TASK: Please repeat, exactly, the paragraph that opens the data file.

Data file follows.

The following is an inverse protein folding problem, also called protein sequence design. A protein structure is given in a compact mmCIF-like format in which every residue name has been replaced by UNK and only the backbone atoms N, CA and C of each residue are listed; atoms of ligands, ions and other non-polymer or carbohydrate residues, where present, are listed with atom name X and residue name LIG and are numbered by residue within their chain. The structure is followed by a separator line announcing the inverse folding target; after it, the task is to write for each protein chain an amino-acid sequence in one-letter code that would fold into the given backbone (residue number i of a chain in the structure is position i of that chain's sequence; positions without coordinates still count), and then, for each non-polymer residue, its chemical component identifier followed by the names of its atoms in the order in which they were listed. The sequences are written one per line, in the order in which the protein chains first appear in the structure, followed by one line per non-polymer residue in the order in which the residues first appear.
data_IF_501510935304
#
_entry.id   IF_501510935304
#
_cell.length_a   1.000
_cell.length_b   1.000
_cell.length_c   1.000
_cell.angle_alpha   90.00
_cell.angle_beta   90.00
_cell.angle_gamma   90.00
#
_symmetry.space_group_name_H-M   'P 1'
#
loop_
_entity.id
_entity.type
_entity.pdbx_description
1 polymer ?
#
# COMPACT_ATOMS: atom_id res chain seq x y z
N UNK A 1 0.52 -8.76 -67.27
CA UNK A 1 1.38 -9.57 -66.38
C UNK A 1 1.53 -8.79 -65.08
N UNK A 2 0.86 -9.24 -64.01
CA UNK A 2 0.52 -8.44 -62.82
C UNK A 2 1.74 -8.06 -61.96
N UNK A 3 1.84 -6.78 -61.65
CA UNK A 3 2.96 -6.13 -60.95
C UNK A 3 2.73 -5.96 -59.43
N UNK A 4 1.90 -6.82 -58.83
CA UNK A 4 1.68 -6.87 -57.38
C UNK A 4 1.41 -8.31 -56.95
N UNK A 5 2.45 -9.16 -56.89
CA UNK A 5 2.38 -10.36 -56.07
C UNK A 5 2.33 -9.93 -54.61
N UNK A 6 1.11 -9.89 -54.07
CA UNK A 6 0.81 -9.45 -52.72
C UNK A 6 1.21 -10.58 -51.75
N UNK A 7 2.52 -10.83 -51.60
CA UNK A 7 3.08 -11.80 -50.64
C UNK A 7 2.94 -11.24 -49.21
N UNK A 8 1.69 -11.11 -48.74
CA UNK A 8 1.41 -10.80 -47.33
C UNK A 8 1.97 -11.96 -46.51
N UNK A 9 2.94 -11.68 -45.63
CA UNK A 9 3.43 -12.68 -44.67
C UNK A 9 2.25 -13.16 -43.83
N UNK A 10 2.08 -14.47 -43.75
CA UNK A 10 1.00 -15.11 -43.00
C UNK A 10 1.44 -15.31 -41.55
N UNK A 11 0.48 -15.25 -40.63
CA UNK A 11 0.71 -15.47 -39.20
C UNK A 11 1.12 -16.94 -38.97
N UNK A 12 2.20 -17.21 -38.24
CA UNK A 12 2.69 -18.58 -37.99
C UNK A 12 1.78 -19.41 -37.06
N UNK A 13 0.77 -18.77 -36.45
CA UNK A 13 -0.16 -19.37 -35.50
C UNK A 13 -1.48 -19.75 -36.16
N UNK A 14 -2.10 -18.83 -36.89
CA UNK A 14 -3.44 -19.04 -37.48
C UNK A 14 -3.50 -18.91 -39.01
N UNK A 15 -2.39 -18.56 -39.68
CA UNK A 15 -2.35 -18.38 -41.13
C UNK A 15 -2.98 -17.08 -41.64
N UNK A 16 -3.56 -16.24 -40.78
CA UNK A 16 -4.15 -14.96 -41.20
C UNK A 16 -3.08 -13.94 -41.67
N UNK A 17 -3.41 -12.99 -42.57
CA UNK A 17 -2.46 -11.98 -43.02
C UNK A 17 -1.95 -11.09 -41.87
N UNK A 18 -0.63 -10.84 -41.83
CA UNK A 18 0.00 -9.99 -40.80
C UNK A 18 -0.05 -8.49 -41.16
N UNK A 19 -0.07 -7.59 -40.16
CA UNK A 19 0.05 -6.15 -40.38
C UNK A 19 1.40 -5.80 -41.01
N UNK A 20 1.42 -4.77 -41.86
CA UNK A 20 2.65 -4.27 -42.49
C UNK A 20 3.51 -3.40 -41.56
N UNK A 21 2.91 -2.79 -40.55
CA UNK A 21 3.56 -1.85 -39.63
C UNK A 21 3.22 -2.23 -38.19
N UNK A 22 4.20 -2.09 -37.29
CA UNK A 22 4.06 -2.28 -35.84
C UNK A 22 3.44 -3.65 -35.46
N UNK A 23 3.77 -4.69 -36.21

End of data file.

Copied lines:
The following is an inverse protein folding problem, also called protein sequence design. A protein structure is given in a compact mmCIF-like format in which every residue name has been replaced by UNK and only the backbone atoms N, CA and C of each residue are listed; atoms of ligands, ions and other non-polymer or carbohydrate residues, where present, are listed with atom name X and residue name LIG and are numbered by residue within their chain. The structure is followed by a separator line announcing the inverse folding target; after it, the task is to write for each protein chain an amino-acid sequence in one-letter code that would fold into the given backbone (residue number i of a chain in the structure is position i of that chain's sequence; positions without coordinates still count), and then, for each non-polymer residue, its chemical component identifier followed by the names of its atoms in the order in which they were listed. The sequences are written one per line, in the order in which the protein chains first appear in the structure, followed by one line per non-polymer residue in the order in which the residues first appear.